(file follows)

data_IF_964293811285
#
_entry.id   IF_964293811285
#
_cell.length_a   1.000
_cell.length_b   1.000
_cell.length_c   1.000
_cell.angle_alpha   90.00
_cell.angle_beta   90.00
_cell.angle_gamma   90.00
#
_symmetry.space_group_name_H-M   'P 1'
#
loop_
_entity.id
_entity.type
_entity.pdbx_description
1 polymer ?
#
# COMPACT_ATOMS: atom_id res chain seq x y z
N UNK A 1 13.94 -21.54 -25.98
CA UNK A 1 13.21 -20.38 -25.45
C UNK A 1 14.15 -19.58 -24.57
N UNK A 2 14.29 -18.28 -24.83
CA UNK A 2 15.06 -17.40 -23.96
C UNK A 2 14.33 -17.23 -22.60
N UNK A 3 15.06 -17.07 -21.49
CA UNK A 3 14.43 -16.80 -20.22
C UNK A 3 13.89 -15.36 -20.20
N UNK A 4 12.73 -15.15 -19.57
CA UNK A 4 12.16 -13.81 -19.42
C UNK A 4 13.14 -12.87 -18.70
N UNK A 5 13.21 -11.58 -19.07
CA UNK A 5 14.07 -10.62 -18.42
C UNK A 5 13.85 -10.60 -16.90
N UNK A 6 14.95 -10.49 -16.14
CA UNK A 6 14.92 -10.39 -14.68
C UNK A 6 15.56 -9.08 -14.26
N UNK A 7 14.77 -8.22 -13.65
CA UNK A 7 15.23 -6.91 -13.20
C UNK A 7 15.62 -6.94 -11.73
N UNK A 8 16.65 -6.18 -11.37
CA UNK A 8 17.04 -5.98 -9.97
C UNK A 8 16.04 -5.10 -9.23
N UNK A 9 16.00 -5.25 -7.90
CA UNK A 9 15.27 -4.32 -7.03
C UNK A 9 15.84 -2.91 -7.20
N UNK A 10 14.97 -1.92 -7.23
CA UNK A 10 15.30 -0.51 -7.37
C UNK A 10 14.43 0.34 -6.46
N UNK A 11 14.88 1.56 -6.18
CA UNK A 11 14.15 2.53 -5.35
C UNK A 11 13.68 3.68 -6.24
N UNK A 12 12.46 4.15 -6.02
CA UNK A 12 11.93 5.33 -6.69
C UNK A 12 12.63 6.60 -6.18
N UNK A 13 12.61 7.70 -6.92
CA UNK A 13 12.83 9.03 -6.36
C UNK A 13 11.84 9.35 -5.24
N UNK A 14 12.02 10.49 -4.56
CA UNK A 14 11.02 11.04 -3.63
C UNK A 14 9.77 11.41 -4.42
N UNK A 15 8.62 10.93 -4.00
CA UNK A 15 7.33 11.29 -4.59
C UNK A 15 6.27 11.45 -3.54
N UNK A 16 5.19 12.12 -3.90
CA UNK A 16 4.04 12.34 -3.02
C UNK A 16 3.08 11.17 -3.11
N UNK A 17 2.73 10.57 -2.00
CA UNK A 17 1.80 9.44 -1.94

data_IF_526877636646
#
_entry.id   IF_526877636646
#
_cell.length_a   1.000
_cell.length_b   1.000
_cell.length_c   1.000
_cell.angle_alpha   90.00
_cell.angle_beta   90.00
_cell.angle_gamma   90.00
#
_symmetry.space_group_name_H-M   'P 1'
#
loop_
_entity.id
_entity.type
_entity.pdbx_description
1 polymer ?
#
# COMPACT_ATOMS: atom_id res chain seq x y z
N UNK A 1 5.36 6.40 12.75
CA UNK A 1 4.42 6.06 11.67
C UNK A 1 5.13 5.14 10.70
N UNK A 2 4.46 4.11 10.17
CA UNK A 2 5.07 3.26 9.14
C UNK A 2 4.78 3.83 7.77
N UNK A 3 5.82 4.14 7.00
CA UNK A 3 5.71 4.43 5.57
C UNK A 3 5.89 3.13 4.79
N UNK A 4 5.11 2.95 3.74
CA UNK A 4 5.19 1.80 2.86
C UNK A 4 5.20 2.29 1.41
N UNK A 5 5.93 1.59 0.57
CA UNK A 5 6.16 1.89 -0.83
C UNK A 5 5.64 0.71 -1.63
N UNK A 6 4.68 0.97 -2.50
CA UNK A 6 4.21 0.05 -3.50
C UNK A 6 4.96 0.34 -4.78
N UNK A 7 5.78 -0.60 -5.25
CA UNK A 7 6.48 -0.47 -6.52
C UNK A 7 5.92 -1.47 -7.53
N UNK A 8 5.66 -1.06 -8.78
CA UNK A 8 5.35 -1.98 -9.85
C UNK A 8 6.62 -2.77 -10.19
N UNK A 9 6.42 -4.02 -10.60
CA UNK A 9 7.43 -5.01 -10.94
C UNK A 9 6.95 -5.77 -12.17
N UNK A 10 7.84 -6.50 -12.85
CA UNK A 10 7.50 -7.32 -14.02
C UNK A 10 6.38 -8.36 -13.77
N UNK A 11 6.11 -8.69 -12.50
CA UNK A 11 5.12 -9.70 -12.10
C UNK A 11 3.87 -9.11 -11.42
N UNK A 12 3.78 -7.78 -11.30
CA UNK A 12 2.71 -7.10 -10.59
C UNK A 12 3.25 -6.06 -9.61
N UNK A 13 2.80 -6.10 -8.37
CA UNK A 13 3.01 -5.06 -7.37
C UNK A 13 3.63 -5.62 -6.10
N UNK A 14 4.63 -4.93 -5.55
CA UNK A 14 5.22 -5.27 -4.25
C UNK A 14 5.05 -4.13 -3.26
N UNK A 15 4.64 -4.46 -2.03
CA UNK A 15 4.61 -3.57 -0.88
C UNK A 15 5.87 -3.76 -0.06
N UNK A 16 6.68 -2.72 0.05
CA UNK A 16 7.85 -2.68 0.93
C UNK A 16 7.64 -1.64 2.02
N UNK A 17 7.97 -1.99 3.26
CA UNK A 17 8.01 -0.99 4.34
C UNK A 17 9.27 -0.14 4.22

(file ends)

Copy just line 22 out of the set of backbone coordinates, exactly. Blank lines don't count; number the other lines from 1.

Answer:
CA UNK A 1 13.21 -20.38 -25.45